Dr Simpfendorfer said an emerging concern was the expectation that decomposition of cereal stubble would deal with the crown rot fungus.

“Inoculum is surviving a lot longer in the system than we previously thought and we really need to consider that within our rotations,” he said.

“Maximising water storage, as was shown this year, can really help growers deal with this disease and minimise losses.”

For more information on GRDC-funded NGA research, visit or . For information on testing services, email



AUDIO DOWNLOAD: Click the links below to download audio grabs for this media release

Photo caption: Graeme Constance, Glenoak, Ballata, Steven Simpfendorfer, NSW DPI, Tamworth, Alison Kelly, DAFF Qld, Toowoomba.(click on image above for a high resolution version)

Photo caption: Peter Taylor, Glen Eden, Gurley and Rob Long, B&W Rural and Crown Analytical  Services, Moree.(click on image above for a high resolution version)

Audio caption 1: Rob Long, B&W Rural, Moree, NSW talks about the top three issues for northern NSW growers during the 2012 season: crown rot, root lesion nematodes and lower than expected protein levels.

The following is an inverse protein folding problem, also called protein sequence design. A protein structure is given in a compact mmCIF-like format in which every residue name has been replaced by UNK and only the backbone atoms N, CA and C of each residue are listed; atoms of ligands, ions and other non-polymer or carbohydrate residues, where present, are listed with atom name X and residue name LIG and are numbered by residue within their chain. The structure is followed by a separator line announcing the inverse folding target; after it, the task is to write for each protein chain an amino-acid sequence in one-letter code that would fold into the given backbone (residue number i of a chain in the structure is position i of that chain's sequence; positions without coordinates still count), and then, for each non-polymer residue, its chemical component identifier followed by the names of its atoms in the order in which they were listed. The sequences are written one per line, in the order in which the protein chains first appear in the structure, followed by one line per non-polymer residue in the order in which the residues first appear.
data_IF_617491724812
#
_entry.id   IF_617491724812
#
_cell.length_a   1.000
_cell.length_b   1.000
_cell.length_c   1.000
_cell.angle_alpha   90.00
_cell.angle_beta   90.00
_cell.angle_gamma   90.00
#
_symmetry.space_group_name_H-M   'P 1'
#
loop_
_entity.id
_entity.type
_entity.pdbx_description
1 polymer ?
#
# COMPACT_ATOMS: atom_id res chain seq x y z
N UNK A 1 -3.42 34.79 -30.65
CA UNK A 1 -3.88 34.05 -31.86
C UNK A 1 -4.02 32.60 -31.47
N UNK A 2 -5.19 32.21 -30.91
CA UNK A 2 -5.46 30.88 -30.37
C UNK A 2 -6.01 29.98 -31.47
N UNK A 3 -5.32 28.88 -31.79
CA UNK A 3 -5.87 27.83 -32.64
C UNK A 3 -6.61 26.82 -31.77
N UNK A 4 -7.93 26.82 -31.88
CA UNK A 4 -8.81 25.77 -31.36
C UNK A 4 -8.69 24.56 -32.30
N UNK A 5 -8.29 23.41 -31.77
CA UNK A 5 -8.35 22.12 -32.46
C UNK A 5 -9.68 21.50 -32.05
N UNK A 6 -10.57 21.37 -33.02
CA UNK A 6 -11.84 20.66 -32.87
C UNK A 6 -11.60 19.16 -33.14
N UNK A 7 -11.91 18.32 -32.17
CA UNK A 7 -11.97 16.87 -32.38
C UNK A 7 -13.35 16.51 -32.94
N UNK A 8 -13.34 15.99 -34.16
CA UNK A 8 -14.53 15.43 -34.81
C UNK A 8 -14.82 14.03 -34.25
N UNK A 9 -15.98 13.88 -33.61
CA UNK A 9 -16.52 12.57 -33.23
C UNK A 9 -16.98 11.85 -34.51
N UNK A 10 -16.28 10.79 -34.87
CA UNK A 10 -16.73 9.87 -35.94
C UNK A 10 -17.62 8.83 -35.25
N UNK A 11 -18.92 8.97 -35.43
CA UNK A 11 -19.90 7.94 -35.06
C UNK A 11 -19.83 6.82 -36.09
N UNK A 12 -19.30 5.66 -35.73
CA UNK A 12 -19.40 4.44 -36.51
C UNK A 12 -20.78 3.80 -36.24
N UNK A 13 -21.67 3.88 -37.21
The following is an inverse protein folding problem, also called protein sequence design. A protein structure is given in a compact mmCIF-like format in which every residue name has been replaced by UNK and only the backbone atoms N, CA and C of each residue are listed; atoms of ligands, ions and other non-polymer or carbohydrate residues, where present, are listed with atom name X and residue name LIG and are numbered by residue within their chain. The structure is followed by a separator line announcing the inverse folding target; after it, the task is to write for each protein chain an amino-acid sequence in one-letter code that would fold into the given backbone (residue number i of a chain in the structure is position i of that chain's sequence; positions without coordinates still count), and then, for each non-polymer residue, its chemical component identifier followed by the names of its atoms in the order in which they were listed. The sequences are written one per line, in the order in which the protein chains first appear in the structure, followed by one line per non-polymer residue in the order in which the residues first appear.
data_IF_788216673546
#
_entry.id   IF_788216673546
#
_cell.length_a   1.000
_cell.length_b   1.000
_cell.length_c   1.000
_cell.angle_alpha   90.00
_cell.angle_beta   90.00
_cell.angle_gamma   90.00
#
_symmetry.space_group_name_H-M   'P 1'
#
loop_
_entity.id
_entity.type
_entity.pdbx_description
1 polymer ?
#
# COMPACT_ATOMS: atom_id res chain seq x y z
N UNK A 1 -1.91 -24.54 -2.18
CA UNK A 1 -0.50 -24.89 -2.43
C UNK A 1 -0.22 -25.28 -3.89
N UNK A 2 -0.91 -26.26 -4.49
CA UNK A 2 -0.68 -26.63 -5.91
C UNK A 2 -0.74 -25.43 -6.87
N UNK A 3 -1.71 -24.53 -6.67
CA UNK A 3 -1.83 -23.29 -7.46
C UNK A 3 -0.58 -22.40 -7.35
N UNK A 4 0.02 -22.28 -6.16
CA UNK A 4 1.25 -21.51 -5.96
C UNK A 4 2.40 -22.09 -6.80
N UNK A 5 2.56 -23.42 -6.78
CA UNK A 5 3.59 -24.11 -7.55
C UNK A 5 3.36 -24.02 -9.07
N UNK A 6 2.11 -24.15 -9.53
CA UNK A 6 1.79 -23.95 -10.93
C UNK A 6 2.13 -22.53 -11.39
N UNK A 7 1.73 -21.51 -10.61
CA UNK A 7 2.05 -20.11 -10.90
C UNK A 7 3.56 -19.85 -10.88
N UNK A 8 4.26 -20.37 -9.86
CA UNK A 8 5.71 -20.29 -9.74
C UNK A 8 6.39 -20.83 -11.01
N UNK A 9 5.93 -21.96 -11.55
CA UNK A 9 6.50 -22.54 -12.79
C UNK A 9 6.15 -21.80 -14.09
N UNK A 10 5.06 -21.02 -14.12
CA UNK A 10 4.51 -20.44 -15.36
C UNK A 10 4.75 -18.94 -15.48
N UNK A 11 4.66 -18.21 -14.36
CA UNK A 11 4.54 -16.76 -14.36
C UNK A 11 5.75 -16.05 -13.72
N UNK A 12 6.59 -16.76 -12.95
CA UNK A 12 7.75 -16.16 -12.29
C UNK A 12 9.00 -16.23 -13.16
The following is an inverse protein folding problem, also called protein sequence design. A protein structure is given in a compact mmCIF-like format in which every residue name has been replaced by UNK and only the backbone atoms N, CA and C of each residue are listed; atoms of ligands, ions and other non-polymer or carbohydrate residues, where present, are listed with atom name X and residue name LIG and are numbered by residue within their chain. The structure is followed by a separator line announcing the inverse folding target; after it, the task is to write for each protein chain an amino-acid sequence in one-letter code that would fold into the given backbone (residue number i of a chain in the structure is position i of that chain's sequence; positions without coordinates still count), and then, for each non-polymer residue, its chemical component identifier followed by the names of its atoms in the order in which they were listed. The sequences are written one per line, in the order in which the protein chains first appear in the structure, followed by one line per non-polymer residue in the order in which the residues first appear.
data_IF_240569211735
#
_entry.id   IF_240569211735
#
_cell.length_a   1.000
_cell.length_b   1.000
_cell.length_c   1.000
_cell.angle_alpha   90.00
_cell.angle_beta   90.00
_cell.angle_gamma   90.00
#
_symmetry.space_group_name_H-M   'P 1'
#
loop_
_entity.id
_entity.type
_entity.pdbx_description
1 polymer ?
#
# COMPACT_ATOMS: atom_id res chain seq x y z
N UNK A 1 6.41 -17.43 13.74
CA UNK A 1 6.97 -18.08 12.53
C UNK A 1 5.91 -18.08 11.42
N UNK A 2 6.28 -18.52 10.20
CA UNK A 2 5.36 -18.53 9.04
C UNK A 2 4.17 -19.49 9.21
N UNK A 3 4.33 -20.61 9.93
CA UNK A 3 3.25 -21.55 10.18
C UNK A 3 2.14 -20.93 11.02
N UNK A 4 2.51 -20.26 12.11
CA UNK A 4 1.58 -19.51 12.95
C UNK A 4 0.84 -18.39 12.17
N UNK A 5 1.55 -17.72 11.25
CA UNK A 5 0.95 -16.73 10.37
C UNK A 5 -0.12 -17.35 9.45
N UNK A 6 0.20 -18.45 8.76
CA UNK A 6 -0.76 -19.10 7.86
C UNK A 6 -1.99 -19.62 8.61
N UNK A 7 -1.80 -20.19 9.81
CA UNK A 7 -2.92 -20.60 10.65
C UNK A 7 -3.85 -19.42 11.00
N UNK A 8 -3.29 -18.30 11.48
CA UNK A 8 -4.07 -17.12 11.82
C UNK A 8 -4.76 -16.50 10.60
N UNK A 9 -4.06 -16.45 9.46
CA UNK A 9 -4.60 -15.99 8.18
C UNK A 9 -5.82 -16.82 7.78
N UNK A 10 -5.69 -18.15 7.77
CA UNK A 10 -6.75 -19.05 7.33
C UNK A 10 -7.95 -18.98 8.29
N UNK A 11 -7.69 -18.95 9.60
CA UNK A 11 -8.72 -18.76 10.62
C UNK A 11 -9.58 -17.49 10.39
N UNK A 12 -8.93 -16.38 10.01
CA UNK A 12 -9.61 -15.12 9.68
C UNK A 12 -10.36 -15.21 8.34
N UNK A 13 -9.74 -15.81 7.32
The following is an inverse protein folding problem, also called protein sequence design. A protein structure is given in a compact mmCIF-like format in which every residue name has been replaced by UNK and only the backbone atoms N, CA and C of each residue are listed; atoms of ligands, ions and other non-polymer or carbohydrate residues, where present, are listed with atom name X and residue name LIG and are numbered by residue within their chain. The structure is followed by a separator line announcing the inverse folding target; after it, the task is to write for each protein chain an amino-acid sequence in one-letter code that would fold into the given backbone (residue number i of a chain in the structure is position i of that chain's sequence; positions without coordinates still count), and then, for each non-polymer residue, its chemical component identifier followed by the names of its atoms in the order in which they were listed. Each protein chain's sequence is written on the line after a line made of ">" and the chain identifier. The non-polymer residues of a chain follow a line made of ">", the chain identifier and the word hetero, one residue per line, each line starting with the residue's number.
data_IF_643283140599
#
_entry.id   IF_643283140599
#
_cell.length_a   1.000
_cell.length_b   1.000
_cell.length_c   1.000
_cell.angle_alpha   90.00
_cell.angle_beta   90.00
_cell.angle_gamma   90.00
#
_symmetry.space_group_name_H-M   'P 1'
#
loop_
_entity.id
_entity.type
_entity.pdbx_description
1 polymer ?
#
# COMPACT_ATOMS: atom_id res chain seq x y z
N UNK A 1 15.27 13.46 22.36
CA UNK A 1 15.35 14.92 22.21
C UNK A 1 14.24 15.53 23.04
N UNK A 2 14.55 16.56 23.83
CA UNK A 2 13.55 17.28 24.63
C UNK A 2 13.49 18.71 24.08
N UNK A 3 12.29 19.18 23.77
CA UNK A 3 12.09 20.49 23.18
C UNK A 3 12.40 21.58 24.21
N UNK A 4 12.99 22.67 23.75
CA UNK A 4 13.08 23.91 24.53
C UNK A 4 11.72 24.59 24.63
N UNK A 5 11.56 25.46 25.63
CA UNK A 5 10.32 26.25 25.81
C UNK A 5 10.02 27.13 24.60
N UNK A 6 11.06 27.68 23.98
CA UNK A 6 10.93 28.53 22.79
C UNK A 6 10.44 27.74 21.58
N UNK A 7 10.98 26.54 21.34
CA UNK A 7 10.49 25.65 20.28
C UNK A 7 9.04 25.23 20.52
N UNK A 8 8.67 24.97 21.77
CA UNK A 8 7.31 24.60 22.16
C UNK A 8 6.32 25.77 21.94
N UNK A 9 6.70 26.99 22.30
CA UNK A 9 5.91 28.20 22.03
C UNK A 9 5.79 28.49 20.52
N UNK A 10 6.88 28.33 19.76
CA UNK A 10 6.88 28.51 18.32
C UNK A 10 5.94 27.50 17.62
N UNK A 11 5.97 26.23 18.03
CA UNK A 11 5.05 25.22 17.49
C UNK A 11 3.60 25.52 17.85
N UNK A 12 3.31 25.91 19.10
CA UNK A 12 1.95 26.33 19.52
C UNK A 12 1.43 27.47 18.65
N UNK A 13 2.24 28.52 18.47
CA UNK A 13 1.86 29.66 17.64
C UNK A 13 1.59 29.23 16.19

Audio caption 2: Rob Long, B&W Rural, Moree, NSW explains the financial impact of crown rot in the Moree district during the 2012 winter crop season – an estimated $30 million.

Audio caption 3: Dr Steven Simpfendorfer, NSW DPI senior plant pathologist, Tamworth, NSW flags the emerging link between crown rot, root lesion nematodes and soil water.

For interviews contact:

Dr Steven Simpfendorfer, NSW DPI
Senior Plant Pathologist
02 67631261

Kaaren Latham, Cox Inall Communications
02 8204 3852 / 0409 809 909

GRDC Project Code DAN00143, DAN00129

Region North, South, West